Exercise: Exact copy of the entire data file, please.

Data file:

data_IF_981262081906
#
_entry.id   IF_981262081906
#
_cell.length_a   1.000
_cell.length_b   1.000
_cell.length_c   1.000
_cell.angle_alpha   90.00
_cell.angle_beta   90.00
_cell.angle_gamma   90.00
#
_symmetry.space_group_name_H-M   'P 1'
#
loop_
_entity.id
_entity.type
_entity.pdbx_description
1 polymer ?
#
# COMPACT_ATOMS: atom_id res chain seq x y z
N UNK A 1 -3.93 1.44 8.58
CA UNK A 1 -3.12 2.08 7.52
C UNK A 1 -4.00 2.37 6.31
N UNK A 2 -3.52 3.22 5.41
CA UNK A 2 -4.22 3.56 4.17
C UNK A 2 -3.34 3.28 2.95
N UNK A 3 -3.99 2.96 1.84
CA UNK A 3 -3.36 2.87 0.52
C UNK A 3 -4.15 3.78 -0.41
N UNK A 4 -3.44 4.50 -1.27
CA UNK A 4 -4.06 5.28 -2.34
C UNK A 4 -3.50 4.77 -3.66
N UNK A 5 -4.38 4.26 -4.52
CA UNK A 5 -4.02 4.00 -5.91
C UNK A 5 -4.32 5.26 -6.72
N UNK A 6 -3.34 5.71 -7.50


data_IF_981262081906
#
_entry.id   IF_981262081906
#
_cell.length_a   1.000
_cell.length_b   1.000
_cell.length_c   1.000
_cell.angle_alpha   90.00
_cell.angle_beta   90.00
_cell.angle_gamma   90.00
#
_symmetry.space_group_name_H-M   'P 1'
#
loop_
_entity.id
_entity.type
_entity.pdbx_description
1 polymer ?
#
# COMPACT_ATOMS: atom_id res chain seq x y z
N UNK A 1 -3.93 1.44 8.58
CA UNK A 1 -3.12 2.08 7.52
C UNK A 1 -4.00 2.37 6.31
N UNK A 2 -3.52 3.22 5.41
CA UNK A 2 -4.22 3.56 4.17
C UNK A 2 -3.34 3.28 2.95
N UNK A 3 -3.99 2.96 1.84
CA UNK A 3 -3.36 2.87 0.52
C UNK A 3 -4.15 3.78 -0.41
N UNK A 4 -3.44 4.50 -1.27
CA UNK A 4 -4.06 5.28 -2.34
C UNK A 4 -3.50 4.77 -3.66
N UNK A 5 -4.38 4.26 -4.52
CA UNK A 5 -4.02 4.00 -5.91
C UNK A 5 -4.32 5.26 -6.72
N UNK A 6 -3.34 5.71 -7.50